16
 0
I read through DeBroglie's original paper  and also a modern explanation on the same (attached).
The first contradiction that DeBroglie arrives at is simple enough  he considers the 'waveparticle' as observed from a stationary frame  and from a moving frame. The 'inner frequency' of the waveparticle is
v' = v SQRT (1Beta^2) Equation (1)
Now, he looks at the Energy transformation  and arrives at  v' = v / [SQRT (1Beta^2)]. equation (2)
(1) and (2) are different  that is plain to see. To explain this difference, deBroglie assumes ANOTHER fictitious wave associated with the particle. This is the part I am having trouble with  can anyone shed light on this second wave  and how it resolves the dilemma?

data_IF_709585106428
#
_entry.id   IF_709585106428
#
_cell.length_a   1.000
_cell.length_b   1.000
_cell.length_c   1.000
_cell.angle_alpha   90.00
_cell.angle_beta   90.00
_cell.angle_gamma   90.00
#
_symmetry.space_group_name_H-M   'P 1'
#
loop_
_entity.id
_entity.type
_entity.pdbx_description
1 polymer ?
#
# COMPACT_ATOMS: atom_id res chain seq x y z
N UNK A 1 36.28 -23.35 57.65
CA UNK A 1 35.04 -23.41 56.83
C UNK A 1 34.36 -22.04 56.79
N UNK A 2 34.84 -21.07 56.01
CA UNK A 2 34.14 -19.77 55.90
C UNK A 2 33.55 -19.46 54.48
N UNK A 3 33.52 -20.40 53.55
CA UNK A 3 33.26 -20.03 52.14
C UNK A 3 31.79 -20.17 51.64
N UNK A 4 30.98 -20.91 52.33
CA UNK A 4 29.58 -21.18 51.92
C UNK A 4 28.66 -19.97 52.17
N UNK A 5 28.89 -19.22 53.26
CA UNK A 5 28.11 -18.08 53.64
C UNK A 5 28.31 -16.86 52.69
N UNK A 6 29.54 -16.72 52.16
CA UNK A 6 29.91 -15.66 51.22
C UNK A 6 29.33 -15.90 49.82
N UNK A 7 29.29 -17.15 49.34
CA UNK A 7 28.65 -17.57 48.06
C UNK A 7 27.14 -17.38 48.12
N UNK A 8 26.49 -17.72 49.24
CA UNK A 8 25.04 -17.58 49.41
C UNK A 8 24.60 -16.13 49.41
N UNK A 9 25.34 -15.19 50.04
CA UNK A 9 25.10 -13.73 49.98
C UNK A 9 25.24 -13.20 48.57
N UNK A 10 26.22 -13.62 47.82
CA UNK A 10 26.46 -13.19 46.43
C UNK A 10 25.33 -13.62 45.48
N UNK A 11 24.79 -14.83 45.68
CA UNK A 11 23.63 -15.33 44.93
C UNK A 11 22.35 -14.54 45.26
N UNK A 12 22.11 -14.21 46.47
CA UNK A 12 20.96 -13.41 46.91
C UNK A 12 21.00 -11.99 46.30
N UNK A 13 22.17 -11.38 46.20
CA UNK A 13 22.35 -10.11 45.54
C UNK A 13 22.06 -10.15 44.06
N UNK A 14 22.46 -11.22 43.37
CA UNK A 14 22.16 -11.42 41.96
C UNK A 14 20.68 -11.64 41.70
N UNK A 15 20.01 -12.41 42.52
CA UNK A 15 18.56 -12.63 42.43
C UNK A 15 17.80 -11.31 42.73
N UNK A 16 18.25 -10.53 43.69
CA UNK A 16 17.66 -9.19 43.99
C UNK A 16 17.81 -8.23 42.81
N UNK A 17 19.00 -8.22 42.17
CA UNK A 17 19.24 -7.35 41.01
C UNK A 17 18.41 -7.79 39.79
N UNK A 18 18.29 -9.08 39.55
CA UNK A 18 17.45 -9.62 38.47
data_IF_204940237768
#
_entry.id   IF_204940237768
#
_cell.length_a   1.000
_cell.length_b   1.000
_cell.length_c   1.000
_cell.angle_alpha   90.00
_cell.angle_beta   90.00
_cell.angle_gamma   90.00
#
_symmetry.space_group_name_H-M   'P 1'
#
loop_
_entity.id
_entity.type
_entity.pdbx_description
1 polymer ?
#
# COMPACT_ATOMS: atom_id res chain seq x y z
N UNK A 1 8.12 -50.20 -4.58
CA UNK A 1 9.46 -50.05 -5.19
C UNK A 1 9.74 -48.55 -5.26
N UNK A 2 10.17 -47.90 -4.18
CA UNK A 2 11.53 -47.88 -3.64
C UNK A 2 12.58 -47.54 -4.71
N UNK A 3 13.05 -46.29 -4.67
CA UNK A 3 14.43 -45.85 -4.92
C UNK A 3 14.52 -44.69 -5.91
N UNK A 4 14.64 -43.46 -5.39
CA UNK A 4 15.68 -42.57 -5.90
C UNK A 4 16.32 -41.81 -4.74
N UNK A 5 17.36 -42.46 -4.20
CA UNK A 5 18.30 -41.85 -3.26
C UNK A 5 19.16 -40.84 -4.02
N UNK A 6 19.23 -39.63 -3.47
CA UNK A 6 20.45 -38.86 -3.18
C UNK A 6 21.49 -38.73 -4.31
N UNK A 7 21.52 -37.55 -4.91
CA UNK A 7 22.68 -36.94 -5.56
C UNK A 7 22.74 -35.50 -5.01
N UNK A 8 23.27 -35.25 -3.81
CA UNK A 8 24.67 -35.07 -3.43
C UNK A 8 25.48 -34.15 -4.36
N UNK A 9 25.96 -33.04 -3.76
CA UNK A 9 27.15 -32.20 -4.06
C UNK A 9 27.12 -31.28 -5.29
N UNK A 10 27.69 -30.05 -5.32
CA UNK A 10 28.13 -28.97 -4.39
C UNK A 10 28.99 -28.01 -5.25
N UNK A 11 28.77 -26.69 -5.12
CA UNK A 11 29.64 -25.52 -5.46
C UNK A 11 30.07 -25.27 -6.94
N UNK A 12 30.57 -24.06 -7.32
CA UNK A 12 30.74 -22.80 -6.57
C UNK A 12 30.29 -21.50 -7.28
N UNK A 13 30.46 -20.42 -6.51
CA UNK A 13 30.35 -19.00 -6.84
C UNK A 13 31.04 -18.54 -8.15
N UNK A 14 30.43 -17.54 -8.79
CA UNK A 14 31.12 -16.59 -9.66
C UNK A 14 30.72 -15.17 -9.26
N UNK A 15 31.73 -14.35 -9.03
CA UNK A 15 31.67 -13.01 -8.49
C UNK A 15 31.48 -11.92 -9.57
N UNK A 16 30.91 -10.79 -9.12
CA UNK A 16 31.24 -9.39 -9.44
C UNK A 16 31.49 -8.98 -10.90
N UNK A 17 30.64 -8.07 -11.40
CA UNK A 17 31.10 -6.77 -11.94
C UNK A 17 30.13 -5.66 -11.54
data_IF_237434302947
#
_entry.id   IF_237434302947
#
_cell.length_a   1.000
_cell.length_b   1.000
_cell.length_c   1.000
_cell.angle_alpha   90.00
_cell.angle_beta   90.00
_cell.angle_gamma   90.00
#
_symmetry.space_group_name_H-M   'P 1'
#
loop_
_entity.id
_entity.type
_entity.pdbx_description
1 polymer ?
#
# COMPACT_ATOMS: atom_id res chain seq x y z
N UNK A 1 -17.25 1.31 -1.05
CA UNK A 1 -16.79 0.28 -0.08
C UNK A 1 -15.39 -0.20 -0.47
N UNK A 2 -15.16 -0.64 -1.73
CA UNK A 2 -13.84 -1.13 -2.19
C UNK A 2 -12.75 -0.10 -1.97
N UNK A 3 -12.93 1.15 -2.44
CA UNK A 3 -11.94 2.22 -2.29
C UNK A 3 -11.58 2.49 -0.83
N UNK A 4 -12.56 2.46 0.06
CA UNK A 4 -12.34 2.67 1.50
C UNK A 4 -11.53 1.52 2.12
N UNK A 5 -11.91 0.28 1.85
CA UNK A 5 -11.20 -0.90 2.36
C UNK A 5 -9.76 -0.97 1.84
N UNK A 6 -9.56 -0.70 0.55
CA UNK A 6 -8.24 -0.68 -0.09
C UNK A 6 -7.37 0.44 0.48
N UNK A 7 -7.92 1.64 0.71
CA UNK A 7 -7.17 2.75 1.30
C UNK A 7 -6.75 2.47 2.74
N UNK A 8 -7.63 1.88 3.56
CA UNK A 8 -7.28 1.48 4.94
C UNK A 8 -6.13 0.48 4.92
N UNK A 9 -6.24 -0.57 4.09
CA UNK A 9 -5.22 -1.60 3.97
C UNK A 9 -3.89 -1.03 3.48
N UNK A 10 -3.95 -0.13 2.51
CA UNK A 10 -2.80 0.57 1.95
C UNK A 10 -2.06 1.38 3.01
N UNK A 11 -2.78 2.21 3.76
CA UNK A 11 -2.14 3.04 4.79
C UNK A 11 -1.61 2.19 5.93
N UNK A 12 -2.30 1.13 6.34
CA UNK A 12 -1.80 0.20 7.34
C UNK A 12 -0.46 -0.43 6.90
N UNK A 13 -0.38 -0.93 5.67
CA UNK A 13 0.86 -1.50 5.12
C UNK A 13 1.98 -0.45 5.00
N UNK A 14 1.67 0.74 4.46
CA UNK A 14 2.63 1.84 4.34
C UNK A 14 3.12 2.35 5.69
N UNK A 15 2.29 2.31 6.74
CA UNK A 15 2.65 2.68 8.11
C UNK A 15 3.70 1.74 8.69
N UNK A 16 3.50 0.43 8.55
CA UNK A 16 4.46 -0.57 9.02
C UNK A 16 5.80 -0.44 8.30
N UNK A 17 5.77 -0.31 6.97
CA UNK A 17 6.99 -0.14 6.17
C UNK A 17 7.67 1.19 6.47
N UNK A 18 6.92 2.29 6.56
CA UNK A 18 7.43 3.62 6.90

Page 2 in the attached article discusses this fully.
The first contradiction that DeBroglie arrives at is simple enough  he considers the 'waveparticle' as observed from a stationary frame  and from a moving frame. The 'inner frequency' of the waveparticle is
v' = v SQRT (1Beta^2) Equation (1)
Now, he looks at the Energy transformation  and arrives at  v' = v / [SQRT (1Beta^2)]. equation (2)
(1) and (2) are different  that is plain to see. To explain this difference, deBroglie assumes ANOTHER fictitious wave associated with the particle. This is the part I am having trouble with  can anyone shed light on this second wave  and how it resolves the dilemma?
Page 2 in the attached article discusses this fully.
Attachments

189.7 KB Views: 196